On December 23, 2000, Elizabeth attended her first black tie event in the middle of a snow storm that left three feet on the ground before dawn. This was her third corporate event; the first, a heated discussion with Human Resources, followed seventy-two hours later by an all hands on deck strategy meeting. A week at West Palm and another in Orlando were already on the calendar.
When she arrived at the Party, she was approximately sixteen thousand, five hundred and sixty minutes old. Her food supply firmly established, she wanted for nothing and was quietly passed from one set of arms to the next. The infant belonged to the community and the community belonged to the girl.
We don't remember being twelve days old, but the events and people that shape our lives remember us. Discrete thoughts and memories are not innate, they are taught. A baby's world is a swirl of overlapping moments; taste, texture, smell, and sound are indistinguishable. Don't ever make the mistake of believing that any moment is missed or lost. It's all still right there.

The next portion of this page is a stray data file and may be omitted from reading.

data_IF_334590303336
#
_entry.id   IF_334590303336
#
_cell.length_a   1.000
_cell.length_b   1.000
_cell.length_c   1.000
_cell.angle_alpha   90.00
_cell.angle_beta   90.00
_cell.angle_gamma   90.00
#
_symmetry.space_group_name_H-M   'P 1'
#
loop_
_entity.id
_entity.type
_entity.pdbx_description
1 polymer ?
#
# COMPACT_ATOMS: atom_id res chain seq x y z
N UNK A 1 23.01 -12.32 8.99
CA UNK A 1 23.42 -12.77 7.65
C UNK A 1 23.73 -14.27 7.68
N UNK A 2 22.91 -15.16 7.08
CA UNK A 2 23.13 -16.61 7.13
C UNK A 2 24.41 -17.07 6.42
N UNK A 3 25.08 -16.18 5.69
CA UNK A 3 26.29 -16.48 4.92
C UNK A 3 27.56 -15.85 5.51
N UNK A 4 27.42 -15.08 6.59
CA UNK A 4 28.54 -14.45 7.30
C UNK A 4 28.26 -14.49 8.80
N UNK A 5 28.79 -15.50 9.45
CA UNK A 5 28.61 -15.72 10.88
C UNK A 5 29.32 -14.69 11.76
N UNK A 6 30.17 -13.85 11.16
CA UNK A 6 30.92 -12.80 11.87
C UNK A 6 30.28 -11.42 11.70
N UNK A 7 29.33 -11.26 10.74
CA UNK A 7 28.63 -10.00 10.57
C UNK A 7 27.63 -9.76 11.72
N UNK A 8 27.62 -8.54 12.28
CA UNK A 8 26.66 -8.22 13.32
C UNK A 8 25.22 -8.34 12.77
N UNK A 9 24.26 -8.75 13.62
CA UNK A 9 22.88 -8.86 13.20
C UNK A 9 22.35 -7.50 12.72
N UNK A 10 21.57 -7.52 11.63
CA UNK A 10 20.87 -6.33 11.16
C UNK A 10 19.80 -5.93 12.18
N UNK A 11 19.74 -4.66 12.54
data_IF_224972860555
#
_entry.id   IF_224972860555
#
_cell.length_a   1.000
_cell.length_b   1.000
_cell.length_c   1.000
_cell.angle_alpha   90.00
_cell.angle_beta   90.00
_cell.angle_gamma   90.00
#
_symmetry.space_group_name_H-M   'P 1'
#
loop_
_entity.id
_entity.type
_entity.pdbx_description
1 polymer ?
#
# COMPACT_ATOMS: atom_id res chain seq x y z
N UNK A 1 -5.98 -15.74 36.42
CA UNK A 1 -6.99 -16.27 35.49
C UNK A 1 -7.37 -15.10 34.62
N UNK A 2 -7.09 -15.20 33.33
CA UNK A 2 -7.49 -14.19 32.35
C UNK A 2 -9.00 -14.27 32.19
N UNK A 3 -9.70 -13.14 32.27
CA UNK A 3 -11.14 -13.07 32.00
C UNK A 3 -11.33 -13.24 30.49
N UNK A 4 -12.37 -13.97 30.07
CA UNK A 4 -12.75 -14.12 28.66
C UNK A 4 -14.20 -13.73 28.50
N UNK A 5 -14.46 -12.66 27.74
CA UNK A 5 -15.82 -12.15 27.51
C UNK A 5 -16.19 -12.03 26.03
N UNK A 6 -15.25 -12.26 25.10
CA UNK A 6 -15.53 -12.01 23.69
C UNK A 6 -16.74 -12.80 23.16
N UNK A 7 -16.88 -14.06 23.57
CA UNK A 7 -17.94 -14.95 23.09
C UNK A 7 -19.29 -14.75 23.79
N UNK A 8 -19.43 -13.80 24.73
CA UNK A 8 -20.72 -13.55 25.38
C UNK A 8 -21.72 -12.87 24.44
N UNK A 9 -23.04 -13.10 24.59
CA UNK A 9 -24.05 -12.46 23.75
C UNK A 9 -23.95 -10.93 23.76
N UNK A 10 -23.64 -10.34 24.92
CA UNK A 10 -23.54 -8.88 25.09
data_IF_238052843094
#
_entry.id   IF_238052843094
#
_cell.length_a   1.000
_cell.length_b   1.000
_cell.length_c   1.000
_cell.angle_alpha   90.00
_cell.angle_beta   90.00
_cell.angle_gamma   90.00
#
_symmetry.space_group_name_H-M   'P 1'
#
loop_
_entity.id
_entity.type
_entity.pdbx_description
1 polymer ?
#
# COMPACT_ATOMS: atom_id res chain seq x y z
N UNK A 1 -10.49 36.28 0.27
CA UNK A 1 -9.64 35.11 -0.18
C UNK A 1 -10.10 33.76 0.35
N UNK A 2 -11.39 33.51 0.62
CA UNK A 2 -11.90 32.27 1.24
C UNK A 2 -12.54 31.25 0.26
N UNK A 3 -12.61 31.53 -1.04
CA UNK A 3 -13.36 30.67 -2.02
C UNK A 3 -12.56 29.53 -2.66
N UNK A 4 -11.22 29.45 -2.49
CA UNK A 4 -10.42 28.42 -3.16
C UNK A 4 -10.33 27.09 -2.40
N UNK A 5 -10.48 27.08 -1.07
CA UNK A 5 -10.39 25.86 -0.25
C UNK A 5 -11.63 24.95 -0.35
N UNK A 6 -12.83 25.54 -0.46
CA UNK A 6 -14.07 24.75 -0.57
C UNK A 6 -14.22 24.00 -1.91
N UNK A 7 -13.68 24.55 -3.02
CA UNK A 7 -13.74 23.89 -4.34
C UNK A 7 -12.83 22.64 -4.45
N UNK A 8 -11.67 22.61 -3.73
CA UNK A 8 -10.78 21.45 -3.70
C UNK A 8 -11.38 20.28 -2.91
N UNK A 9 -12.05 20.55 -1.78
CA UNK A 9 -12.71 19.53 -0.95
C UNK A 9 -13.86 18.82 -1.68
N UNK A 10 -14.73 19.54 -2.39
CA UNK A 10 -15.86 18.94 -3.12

There is a man in a tuxedo with a too tight shirt collar. He doesn't feel right. Compounded anxiety and tension are held at bay by brute force, although you can see it beginning to break though his pores. He stands surrounded by an onslaught of people and noise. Elizabeth, cradled in his arms for the first time, has temporarily cancelled the room. He looks at her face and pulls her closer. The gravity of human connection releases his shoulders and softens his face. I saw that vulnerability two days before he died. It was the same thing; the gravity of human connection releasing fear and pain one last time.
These moments wove themselves into her DNA; the gift of the last fairy.
In memory of Jeff "Sparky" Merriman, the last fairy.